Saturday, July 5, 2008

Farewell to an Old Friend

illustration copyright J.Pittman, 2008

The headlines in newspapers across the country today record the passing of an old friend of mine, Jesse Helms. The Senator from NC was either loved or hated by his political colleagues--there was no in-between. But one thing everyone could say was you knew where he stood on issues, and he didn't waffle like so many today. His brand of unyielding conservatism might have been scary to some, and certainly if left unchecked might be just as scary as unchecked liberalism. But it was a welcome and needed balance in the atmosphere of the 70's where family values got shoved aside by the "me" generation.

But this is a tribute to a man who meant a lot to me in a very difficult time of my career. It was around 1994-95, and the illustration industry had taken a nosedive. A lot of my colleagues who could not hang on through the drought were forced into other lines of work. Through no fault of our own, the telephone just stopped ringing for months and months. I was coming to the end of my ability to weather the storm as well.

I happened to see Sen. Helms on an evening news broadcast one night. As Chairman of the Senate Foreign Relations Committee, he was being interviewed on an important world issue. I could see a faded newspaper cartoon framed in the background of his office. It was an old illustration of mine where I had drawn him in the familiar "American Gothic" pose from Grant Wood's famous painting. I figured if he cared enough to frame a yellowed newspaper clipping, I'd send him the autographed original with a personal note inscribed. Besides, if my career was going down the tubes, I might as well give away some art to someone who appreciated it.

One particular morning, a few days later, as I was trying to make some tough decisions, I had spent some time reflecting in my regular morning devotion period with an inspirational verse from Psalm 143:8-- "Cause me to hear Your lovingkindness in the morning, for in You do I trust; cause me to know the way in which I should walk, for I lift up my soul to You." Within an hour, my phone rang! Was God opening His hand and sending a client my way?

I answered the phone and heard a female secretary's voice, "Is this Mr. Pittman, the cartoonist?,"
"Yes it is," I responded, expecting a request for a quote on a project.
"Hold on please. Senator Helms would like to speak to you."

Now, I'm thinking, "Oh sure, somebody's about to play a prank on me."
Then comes this voice on the line which I had heard many times on television editorials when I was a child.
"Hello, Jack, this is Jesse... Jesse Helms."

I think it was because I was caught so off-guard that all protocol to correctly address one of the most powerful and influential politicians of the time went out the window. And I responded, "Jesse! How are you?"

"Very well, thank you," he replied. "What I'm calling about is the cartoon you sent me. I really want to thank you for your generosity as that was a favorite of mine."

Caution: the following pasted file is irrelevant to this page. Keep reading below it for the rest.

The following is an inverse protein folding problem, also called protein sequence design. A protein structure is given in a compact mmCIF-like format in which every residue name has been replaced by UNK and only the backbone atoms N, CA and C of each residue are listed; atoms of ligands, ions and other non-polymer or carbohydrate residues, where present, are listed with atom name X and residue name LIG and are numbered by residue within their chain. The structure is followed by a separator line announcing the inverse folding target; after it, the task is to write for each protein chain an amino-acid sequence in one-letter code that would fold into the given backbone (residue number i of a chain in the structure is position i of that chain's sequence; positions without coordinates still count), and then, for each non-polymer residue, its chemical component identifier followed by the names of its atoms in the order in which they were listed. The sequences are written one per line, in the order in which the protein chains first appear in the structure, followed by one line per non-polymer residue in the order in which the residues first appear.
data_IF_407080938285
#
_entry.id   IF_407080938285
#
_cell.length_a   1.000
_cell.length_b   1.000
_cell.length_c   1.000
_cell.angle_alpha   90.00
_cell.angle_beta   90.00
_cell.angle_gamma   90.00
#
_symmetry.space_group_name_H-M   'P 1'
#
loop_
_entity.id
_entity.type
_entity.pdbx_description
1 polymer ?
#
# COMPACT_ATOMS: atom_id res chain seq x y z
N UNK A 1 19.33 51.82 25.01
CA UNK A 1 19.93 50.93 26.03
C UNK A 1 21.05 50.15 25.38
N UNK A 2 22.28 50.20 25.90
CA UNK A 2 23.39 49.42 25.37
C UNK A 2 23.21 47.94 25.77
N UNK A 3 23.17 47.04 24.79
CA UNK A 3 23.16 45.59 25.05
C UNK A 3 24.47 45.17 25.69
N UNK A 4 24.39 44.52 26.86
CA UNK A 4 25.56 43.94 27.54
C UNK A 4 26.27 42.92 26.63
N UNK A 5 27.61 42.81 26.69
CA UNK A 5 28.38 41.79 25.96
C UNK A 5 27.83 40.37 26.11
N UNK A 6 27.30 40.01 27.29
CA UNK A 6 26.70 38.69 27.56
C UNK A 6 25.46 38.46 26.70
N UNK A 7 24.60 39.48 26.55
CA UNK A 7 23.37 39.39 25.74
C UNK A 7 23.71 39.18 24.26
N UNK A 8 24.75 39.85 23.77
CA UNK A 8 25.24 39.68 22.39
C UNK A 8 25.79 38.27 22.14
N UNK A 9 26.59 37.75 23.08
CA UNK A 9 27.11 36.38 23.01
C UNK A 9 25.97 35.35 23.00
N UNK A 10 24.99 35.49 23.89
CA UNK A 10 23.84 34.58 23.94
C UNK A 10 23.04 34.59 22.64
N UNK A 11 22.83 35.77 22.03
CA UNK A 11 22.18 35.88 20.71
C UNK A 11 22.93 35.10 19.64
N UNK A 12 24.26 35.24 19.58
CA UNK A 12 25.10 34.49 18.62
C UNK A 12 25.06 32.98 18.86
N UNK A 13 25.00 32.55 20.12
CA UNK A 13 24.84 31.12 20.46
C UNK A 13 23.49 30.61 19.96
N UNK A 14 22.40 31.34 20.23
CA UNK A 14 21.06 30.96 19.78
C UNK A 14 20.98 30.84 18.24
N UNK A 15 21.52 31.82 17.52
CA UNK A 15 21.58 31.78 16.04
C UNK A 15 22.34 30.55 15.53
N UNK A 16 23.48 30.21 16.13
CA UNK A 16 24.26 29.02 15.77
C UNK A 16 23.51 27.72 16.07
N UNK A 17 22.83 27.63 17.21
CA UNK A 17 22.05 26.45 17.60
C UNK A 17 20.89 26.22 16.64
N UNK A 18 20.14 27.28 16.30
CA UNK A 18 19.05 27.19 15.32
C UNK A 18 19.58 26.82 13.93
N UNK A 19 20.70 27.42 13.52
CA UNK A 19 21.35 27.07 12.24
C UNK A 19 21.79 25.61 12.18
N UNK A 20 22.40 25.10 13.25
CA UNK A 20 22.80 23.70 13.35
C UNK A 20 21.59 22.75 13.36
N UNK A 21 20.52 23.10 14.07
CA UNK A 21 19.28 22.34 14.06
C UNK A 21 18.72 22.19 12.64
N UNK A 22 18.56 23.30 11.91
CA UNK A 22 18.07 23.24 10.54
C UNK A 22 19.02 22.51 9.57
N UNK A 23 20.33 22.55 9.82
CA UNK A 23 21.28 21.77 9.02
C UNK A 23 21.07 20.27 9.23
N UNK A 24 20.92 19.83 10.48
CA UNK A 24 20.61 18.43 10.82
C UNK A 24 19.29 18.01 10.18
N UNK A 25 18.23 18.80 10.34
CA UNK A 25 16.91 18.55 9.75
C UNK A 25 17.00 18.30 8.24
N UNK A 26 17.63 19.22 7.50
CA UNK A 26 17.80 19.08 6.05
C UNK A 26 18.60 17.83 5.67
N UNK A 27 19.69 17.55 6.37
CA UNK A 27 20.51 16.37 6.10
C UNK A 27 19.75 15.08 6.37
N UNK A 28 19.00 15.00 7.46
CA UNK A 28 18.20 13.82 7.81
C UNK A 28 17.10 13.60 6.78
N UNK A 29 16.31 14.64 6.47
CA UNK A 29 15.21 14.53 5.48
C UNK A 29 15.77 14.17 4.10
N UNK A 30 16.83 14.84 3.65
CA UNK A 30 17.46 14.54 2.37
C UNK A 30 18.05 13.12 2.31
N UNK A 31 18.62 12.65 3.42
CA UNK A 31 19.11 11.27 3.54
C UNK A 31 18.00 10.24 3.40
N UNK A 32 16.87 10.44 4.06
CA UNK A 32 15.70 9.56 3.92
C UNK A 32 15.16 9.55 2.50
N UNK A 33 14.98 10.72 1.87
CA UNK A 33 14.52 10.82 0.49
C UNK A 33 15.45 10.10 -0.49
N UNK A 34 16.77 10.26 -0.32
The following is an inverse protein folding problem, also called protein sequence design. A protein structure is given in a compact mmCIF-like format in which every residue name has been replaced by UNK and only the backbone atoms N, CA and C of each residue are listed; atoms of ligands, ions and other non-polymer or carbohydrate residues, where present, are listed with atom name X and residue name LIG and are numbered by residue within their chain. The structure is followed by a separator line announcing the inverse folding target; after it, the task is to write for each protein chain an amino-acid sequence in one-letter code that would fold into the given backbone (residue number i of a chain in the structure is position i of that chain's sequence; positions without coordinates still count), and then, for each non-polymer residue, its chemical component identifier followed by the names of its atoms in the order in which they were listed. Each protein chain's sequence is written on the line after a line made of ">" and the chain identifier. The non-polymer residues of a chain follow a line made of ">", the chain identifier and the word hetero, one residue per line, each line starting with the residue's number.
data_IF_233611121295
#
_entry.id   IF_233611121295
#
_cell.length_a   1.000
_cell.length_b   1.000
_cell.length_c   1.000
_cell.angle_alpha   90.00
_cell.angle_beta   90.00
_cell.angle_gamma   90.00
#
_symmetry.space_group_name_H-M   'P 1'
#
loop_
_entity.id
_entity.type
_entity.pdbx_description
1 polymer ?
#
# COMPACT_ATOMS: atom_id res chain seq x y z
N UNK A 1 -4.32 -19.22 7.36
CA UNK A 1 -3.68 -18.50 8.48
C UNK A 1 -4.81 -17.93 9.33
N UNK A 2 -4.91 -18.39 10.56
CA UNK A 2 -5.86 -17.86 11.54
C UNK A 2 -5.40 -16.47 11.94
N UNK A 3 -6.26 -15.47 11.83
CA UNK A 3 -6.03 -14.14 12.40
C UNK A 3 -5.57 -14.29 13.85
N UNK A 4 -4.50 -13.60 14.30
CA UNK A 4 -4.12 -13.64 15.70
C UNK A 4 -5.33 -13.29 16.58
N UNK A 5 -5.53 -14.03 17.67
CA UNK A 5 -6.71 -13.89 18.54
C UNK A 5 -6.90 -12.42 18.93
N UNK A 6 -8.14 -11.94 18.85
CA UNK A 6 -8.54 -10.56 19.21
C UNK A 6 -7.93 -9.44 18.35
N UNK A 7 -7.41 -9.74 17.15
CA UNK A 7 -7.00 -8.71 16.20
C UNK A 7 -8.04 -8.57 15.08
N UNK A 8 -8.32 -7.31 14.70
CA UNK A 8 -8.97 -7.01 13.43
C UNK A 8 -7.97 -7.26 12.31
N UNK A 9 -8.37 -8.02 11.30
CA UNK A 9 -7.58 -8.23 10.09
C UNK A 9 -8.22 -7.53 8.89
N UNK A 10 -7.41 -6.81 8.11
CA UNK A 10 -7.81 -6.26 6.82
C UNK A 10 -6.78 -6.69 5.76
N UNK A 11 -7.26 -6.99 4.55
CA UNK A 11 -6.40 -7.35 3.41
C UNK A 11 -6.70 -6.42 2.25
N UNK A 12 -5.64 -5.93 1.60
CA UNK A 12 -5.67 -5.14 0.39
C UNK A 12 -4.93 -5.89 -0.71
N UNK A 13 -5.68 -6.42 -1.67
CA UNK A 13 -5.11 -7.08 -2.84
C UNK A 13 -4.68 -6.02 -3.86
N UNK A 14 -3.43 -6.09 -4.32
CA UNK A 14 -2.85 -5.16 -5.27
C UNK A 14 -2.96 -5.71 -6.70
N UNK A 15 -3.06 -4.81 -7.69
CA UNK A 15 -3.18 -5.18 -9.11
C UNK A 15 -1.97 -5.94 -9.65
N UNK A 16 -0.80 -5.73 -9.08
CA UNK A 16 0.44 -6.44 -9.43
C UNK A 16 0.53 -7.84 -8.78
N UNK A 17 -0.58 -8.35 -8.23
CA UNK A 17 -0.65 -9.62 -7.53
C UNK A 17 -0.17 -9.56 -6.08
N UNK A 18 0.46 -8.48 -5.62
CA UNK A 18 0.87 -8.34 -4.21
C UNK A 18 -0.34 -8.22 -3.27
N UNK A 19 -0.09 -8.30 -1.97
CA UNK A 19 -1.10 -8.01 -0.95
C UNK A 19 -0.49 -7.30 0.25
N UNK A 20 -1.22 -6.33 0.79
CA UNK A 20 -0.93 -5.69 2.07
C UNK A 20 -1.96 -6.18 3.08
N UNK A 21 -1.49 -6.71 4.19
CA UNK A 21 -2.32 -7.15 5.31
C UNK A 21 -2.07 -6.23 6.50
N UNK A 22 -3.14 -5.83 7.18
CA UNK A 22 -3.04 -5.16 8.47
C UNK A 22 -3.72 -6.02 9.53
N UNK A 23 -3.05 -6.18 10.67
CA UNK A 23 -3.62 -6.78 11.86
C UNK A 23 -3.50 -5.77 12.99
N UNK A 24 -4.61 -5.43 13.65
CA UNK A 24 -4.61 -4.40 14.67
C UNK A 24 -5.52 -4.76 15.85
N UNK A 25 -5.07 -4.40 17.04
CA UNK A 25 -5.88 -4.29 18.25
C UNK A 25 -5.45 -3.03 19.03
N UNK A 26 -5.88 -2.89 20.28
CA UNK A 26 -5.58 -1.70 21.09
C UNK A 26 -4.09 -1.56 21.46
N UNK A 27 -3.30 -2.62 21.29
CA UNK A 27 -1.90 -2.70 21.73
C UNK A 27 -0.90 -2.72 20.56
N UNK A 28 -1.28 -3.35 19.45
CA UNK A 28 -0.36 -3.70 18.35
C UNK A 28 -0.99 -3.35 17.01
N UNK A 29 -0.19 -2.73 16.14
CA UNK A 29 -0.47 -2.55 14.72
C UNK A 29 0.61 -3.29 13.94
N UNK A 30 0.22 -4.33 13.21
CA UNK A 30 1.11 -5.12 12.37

I told him I had seen a copy of it behind him during a news conference and thought he would like to have the original.

He went on, "Not only am I going to enjoy it, but it is going to be included in the archives of the Jesse Helms Foundation after I retire, so it will be an historic document for others to see in years to come." Then he added, "I do appreciate your kindness, but what I especially appreciate is the note you added to it."

I had inscribed something to the effect of "In appreciation for your courageous stand to help preserve traditional family values and our American way of life. Best regards, Jack."

Then we talked a bit of how we both had enjoyed a background in newspaper journalism with the same publication, albeit in different generations, and the challenges that went along with the field. He proceeded to invite me to his office in Washington for lunch, "show me around," and said if there was anything he could ever do for me to let him know. Then he finished our conversation with a phrase I'm sure countless politicians utter, but given my Bible verse that morning, one which had special meaning to me, "God bless you, Jack."

After reflecting a few days, I was teaching an adult Bible study at my church and shared the episode with my class. "I had come to the conclusion," I told them, "that the phone call was the demonstration of the lovingkindness and encouragement from God that morning which Psalm 143:8 had communicated to me. Why, it was almost as if God Himself had tapped me on the shoulder and said, 'Don't worry. Everything's under control. I'm here and this is a reminder that I care.'"

To which one of my class members, an ardent critic of Sen. Helms replied, "I'm sure Jesse felt the same way!" Knowing his sense of humor toward his political enemies, I can't help but think he's having a laugh about that, too.

Postscript: Within a week of that call, my phone started ringing with more regularity again, I got what was at that time the largest assignment I'd ever received from a Park Avenue ad agency for Procter & Gamble, and also received what was to become the first of many Reuben Award nominations for Best in Advertising Illustration from the National Cartoonists Society.

Regardless of what many critics have to say against Jesse Helms for his political philosophy, he was used by God to offer the encouragement I needed that day, to persevere in my career, and trust I was going in the direction I needed to.

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